What does Accessibility mean?
If you were to ask people that question, I suspect most would say that accessibility is about making sure something — in our context, a web site or web application — that works for those who are physically disabled. Maybe they're blind or maybe they're a quadriplegic and unable to use a keyboard or mouse in the traditional sense.
Accessibility is a spectrum
That definition of accessibility is pretty narrow and I'm sure plenty of people would argue otherwise (including me). But my point is that many people see accessibility as affecting a small group of people — a group of people that can be ignored. In actuality, accessibility is a spectrum. On one end, there are those with the most extreme mental or physical disabilities that I couldn't even begin to assume I know how to accomodate for. And on the other end... well, what is the other end?
Is accessibility a concern for perfectly abled people? What about those who need to wear glasses, or are colour-blind, or just like to use the keyboard instead of a mouse on occasion? Where do they fall on the spectrum and what issues should you, as a developer or designer, choose to contend with?
Accessibility as Usability
I recently spoke at the Future of Web Design and my presentation, Ajax and Design, didn't talk about code. It was about the usability concerns that you have to consider when implementing Ajax.
I argued that the web is founded on a limited set of interactions: links, buttons and forms.
And because these interactions are limiting rich experiences, we constantly try to extend how those controls behave (like providing a tri-state checkbox) or creating new interactions all together (like drag and drop). Anytime we add interactions or change how the default interactions behave, we create barriers.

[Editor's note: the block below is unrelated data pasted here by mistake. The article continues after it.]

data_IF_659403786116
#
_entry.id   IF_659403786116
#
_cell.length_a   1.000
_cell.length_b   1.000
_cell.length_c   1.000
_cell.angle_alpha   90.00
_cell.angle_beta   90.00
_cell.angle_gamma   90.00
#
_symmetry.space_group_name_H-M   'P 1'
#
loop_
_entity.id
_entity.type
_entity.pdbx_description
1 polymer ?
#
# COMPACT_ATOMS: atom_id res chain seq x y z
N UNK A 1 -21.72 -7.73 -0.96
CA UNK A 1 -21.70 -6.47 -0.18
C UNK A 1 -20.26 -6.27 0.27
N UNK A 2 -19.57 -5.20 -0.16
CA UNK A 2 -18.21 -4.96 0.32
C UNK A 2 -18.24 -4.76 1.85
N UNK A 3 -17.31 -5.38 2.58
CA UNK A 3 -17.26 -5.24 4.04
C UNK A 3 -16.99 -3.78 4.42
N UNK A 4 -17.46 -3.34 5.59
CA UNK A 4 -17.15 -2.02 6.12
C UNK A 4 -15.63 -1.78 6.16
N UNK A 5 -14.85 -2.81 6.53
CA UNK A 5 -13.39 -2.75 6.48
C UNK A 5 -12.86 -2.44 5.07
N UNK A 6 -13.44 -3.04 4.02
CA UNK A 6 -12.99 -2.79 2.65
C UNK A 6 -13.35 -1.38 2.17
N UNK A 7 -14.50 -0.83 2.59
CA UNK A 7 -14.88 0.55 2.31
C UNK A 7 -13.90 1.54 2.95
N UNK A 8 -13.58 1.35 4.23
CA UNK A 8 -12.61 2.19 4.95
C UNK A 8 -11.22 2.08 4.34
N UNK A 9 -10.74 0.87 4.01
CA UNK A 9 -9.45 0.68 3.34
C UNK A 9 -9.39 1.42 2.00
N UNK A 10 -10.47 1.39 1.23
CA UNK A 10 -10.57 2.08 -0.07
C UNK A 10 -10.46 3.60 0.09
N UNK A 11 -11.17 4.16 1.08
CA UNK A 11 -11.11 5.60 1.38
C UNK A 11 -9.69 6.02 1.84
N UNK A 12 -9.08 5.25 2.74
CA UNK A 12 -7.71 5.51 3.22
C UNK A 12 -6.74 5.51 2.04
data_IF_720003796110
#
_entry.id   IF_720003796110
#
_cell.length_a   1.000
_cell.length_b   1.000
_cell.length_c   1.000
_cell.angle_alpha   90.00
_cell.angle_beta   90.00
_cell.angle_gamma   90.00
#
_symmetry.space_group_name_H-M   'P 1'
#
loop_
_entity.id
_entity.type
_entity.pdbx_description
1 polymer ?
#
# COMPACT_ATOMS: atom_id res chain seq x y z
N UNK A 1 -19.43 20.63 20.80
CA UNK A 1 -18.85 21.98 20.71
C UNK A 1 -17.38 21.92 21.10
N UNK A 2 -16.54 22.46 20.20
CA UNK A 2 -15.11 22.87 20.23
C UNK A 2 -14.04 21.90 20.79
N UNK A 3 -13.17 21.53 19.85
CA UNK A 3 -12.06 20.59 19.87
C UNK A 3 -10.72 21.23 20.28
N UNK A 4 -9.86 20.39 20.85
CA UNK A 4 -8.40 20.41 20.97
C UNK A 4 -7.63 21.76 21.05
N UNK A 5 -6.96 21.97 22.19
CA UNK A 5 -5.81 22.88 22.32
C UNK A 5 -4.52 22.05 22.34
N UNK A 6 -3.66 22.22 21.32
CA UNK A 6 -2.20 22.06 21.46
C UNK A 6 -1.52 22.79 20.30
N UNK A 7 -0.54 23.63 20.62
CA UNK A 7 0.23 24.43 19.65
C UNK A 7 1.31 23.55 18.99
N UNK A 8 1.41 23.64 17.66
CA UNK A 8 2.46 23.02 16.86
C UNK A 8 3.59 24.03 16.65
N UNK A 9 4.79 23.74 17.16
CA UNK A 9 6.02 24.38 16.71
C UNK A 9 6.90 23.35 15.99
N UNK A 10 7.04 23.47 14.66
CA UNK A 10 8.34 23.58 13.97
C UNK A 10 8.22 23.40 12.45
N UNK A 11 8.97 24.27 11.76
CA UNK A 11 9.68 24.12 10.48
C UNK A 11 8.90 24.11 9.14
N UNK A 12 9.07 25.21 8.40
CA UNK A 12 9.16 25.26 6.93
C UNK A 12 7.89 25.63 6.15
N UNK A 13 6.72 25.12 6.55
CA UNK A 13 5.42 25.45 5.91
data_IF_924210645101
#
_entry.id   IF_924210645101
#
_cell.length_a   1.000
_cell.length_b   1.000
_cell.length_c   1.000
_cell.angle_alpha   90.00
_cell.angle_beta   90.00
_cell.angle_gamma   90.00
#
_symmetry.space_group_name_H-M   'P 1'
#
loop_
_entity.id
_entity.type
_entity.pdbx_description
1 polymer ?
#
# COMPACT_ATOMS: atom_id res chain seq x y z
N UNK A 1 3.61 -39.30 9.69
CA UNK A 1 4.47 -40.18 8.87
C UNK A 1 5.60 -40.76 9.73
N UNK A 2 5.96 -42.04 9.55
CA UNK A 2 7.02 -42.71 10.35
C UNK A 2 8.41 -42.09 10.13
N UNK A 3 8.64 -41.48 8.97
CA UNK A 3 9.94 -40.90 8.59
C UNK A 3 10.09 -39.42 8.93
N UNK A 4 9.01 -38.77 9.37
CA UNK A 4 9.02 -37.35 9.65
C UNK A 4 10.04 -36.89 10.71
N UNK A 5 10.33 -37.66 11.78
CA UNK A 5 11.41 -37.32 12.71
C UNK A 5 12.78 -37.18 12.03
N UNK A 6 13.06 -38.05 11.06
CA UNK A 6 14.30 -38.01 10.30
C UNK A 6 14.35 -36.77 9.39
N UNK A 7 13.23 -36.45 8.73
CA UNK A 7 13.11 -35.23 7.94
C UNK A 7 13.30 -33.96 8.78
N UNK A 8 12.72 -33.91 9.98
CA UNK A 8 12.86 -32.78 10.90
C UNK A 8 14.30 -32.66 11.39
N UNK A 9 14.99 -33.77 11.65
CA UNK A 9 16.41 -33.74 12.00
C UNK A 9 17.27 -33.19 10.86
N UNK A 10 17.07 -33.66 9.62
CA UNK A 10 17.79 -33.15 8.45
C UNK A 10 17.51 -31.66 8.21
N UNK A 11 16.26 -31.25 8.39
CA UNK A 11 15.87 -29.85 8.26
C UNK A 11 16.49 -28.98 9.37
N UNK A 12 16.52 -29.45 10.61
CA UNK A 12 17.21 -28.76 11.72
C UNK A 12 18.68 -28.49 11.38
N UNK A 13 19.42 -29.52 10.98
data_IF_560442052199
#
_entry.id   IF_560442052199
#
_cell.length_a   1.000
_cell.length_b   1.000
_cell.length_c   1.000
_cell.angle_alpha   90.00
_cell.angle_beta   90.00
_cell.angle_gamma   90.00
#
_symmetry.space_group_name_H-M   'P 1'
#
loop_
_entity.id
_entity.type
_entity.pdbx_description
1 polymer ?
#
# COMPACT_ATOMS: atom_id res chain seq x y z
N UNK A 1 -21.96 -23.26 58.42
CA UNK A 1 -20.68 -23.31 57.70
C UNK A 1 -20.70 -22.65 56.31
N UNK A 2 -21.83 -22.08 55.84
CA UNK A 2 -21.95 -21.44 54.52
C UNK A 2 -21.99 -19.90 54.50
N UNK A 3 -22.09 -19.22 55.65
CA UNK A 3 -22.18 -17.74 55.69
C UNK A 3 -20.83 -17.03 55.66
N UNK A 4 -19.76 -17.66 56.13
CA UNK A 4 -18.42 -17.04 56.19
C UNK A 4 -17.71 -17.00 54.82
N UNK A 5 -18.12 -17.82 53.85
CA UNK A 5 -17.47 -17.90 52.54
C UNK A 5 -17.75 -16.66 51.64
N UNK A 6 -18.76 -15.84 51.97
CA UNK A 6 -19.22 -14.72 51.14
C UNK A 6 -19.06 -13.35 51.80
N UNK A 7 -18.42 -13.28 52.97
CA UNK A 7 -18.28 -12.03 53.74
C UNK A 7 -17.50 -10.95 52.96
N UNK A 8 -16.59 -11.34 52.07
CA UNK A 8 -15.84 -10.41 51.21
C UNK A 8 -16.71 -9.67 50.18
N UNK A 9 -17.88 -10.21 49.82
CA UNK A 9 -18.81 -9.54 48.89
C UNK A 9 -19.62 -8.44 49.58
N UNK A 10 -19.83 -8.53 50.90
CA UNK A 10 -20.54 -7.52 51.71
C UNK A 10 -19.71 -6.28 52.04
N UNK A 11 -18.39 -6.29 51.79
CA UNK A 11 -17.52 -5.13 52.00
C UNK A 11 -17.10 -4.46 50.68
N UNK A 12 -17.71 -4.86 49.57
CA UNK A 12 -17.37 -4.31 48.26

Once we've created a barrier to usability, either through understanding or technology, we have to work to eliminate those barriers while still maintaining the new interaction.
At the end of my presentation, I was asked why I didn't mention accessibility after having talked for almost a half hour on Ajax — a technology that has been derided by many for hindering accessibility.
My response to that was that all things that apply to making a site usable apply to making a site accessible.
Conclusion, accessibility is just usability but marketed to a particular segment of the population.
Accessibility is hard?
How do you make a site usable/ accessible? The best advice I can give is this: get people to use it. I often get people to see my design at various stages, especially people who've never seen it before. I might ask my wife to look at a design I've done and will ask for first impressions. "If you were looking to find widgets, what would you do?" Or maybe, "You've arrived at this page, what do you think it's about and what would you do first?" I'll send designs to friends and colleagues and see if I've missed any glaring issues.
So, I design and build a site based on my breadth of experience as a fairly abled individual and I show my work to people who also happen to be fairly abled individuals. Essentially, I'm dealing with a limited set of testers. The next obvious step is to get it in front of a wider variety of people to test, including those who may have a different set of limitations when using the web.
But guess what... I don't really know anybody that really falls under that "accessibilty" umbrella. I don't have anybody I can ask to test something out (without paying hundreds, if not thousands, of dollars for actual usability or accessibility testing). I suspect this is the case for most people.
I can see why people might not want to take the extra step to support a seemingly small group of people. Jeremy Keith's selection of quotes in response to the Target lawsuit seems to not only affirm that but demonstrate some downright ignorance. It'd be easy to think that accessibility is hard and simply not worth the effort.
The Target site is, for the most part, an example of a typical web site. There's no reason it couldn't be made accessible to a larger market of people, including blind people. Just use recommended coding practices (recommended by the W3C's WAI and the standardistas among us). Even simple things like proper alt-text can go a long way to providing a superior experience